SYDNEY — One of the key architects of Washington’s foreign policy focus on Asia says there will always be tensions in the relationship between the United States and China. Kurt Campbell, who last month retired as Assistant Secretary of State for East Asia and the Pacific after four years in the job, made the warning in a speech in Australia.
In his first public address since leaving his post at the U.S. State Department, Kurt Campbell said the ability of China and the United States to co-exist in the Asia Pacific region is the most critical foreign policy challenge of the century.
The former diplomat told a meeting of international policy experts at Sydney University that the relationship between Washington and Beijing will affect politics around the world. Campbell said that the leaders of the two great powers appreciate the need to find “contours of coexistence,” but there will always be tensions.
He told the gathering that officials in Canberra often did not fully appreciate Washington’s desire to coexist with the Chinese.
“I think Australians tend to not recognize how deep and sustained American commitment to working with China," he said. "For the United States probably the most important foreign policy goal of the 21st century is to figure out how to work together to coexist with China in the Asia-Pacific region. It is extraordinarily important that we find ways to work together, to cooperate.”
Campbell played a strategic part in normalizing the policy of the United States towards Burma, after generals in the Southeast Asia nation ended decades of military rule. Since leaving the government, the former assistant secretary has started a new consulting company called the Asia Group that advises businesses, governments and civil society groups across Asia.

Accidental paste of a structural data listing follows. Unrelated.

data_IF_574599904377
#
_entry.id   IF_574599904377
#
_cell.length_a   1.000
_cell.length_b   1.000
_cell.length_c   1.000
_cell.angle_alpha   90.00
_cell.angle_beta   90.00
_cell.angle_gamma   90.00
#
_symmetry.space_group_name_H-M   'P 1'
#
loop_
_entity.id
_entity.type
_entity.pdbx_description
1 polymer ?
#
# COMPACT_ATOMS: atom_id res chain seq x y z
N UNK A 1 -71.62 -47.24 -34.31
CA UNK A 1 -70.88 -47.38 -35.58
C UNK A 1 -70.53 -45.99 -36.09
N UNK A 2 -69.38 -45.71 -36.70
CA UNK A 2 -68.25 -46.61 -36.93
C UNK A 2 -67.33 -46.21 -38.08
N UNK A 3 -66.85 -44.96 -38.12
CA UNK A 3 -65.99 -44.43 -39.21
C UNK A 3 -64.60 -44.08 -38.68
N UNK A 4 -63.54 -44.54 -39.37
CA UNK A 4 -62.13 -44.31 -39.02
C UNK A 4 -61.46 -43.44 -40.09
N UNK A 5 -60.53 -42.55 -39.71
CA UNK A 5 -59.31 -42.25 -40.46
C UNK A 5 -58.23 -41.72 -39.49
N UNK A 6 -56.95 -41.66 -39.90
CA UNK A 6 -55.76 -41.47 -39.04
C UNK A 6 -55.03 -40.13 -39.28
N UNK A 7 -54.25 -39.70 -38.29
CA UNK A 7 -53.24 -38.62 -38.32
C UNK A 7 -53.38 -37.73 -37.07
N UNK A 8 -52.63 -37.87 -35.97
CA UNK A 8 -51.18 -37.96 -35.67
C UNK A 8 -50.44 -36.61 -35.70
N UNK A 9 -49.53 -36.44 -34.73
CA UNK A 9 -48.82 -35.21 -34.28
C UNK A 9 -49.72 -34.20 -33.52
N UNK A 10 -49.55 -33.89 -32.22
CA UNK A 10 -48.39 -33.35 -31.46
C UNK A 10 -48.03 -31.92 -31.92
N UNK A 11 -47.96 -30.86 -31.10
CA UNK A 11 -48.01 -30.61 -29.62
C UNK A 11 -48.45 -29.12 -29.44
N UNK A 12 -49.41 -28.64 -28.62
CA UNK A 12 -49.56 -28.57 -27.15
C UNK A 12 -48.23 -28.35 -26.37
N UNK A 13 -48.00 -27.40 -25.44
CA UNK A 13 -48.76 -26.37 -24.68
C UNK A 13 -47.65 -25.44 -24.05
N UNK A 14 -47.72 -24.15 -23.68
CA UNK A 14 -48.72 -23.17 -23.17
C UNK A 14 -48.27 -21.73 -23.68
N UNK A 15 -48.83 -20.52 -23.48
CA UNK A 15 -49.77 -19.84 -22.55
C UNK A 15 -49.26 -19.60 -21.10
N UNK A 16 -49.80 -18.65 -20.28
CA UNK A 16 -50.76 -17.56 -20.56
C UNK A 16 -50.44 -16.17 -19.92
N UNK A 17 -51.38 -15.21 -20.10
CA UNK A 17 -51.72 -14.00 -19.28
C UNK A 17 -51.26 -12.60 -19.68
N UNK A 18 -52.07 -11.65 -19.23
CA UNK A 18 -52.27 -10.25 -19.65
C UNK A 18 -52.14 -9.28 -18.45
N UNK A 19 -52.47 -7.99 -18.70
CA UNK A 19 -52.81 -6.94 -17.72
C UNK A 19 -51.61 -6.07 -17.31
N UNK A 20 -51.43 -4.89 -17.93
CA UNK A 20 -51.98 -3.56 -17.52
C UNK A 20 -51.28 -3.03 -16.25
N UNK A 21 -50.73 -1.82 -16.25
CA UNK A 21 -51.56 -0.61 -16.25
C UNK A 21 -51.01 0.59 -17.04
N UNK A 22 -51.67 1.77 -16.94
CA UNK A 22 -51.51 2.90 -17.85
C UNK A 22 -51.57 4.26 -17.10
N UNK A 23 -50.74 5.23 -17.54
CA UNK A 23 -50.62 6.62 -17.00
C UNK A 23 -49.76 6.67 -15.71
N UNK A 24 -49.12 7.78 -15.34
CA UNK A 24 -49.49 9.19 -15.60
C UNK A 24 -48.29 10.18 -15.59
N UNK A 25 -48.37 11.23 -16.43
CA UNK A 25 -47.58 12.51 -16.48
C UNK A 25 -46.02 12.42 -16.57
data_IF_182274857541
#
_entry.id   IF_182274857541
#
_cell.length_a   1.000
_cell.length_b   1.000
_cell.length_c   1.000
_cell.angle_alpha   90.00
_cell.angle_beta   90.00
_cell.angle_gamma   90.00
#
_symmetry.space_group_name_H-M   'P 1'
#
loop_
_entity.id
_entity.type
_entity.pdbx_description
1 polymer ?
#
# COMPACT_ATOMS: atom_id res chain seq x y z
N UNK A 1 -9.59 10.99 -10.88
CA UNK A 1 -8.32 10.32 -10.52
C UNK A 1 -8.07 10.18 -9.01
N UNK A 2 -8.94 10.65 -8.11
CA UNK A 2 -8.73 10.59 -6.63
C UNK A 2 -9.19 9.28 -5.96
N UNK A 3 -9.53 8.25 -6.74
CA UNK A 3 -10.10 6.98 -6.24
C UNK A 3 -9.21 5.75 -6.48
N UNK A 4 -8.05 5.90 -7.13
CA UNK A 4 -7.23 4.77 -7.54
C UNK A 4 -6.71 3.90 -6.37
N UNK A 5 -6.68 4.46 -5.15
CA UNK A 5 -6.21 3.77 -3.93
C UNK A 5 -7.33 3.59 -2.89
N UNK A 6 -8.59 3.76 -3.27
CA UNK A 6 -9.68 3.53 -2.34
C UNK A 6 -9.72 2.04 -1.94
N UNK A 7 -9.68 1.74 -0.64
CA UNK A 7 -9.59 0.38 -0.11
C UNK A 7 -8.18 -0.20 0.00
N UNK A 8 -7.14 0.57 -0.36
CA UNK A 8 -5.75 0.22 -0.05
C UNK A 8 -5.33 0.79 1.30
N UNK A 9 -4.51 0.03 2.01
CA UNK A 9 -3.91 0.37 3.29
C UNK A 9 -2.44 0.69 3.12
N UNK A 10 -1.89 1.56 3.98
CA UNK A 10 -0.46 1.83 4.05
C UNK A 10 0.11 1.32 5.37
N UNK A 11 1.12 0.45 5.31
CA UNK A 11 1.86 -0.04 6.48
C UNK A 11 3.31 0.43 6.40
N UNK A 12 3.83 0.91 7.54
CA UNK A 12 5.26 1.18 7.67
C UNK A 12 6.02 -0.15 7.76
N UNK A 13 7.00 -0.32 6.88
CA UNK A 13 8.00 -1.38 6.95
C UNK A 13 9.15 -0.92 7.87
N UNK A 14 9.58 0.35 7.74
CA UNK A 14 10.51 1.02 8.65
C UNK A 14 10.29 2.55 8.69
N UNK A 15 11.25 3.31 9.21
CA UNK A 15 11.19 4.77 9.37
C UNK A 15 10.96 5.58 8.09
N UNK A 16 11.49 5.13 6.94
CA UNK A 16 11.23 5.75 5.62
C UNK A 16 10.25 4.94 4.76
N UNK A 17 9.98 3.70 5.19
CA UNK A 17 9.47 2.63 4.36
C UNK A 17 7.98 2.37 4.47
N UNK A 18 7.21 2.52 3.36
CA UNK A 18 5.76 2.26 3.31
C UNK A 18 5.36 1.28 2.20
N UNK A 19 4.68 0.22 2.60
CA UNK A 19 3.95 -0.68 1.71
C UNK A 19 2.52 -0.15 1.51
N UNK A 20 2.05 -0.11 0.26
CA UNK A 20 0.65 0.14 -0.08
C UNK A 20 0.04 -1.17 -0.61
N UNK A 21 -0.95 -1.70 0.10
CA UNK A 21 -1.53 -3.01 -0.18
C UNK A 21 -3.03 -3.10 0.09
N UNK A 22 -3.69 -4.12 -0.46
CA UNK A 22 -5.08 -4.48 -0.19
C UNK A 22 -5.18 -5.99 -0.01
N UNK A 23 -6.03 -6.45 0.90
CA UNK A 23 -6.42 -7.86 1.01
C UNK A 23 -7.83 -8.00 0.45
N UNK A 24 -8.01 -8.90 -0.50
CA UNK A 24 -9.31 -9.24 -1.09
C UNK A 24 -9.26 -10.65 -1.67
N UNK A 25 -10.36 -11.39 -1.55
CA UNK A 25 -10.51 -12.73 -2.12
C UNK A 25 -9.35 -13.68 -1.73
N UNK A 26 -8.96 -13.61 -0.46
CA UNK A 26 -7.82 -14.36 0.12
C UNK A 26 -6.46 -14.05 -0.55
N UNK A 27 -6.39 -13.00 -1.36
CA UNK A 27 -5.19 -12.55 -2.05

For one of the firm's first announced projects, the Asia Group has joined a foreign consortium trying to win a contract to modernize Burma’s Rangoon International Airport, which was built in 1947.
Sean Turnell, an economist at Sydney’s Macquarie University, who closely monitors events in Burma, says that it is common for former politicians and diplomats to cash in on their expertise in the private sector.
“On the up side I mean someone like Campbell would certainly know the issues in and out. I guess it is really just an issue whether positions taken in the past mean that you could yield influence in the future in a commercial sense," said Turnell. "But, yes, it is one of those things, I think, more or less around the world that political power very often turns into economic power.”
The opening up of Burma to visitors and investors has led to a flurry of interest from an array of foreign businesses, eager to benefit from a massive redevelopment of infrastructure, including roads, hotels and airports.